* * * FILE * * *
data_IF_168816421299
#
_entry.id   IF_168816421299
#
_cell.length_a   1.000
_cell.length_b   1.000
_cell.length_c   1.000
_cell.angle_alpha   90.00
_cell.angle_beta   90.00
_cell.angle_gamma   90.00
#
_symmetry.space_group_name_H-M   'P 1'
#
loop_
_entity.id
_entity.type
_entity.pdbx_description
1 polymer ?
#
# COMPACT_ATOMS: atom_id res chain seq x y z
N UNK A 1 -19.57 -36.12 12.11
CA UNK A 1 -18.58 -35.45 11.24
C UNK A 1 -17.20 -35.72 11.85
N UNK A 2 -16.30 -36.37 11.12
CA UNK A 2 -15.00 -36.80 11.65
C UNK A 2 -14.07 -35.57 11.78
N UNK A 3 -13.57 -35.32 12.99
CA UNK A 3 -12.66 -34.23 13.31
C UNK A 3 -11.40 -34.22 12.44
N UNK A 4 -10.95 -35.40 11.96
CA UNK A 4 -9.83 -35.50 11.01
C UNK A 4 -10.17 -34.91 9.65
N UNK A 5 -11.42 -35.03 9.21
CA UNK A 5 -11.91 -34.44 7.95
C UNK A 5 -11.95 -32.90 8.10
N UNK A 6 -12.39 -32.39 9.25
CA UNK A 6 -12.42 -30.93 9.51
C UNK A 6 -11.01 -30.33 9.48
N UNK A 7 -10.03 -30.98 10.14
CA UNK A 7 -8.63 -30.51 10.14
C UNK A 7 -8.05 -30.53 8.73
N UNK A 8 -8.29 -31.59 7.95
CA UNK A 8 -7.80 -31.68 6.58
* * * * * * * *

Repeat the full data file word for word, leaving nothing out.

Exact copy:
data_IF_168816421299
#
_entry.id   IF_168816421299
#
_cell.length_a   1.000
_cell.length_b   1.000
_cell.length_c   1.000
_cell.angle_alpha   90.00
_cell.angle_beta   90.00
_cell.angle_gamma   90.00
#
_symmetry.space_group_name_H-M   'P 1'
#
loop_
_entity.id
_entity.type
_entity.pdbx_description
1 polymer ?
#
# COMPACT_ATOMS: atom_id res chain seq x y z
N UNK A 1 -19.57 -36.12 12.11
CA UNK A 1 -18.58 -35.45 11.24
C UNK A 1 -17.20 -35.72 11.85
N UNK A 2 -16.30 -36.37 11.12
CA UNK A 2 -15.00 -36.80 11.65
C UNK A 2 -14.07 -35.57 11.78
N UNK A 3 -13.57 -35.32 12.99
CA UNK A 3 -12.66 -34.23 13.31
C UNK A 3 -11.40 -34.22 12.44
N UNK A 4 -10.95 -35.40 11.96
CA UNK A 4 -9.83 -35.50 11.01
C UNK A 4 -10.17 -34.91 9.65
N UNK A 5 -11.42 -35.03 9.21
CA UNK A 5 -11.91 -34.44 7.95
C UNK A 5 -11.95 -32.90 8.10
N UNK A 6 -12.39 -32.39 9.25
CA UNK A 6 -12.42 -30.93 9.51
C UNK A 6 -11.01 -30.33 9.48
N UNK A 7 -10.03 -30.98 10.14
CA UNK A 7 -8.63 -30.51 10.14
C UNK A 7 -8.05 -30.53 8.73
N UNK A 8 -8.29 -31.59 7.95
CA UNK A 8 -7.80 -31.68 6.58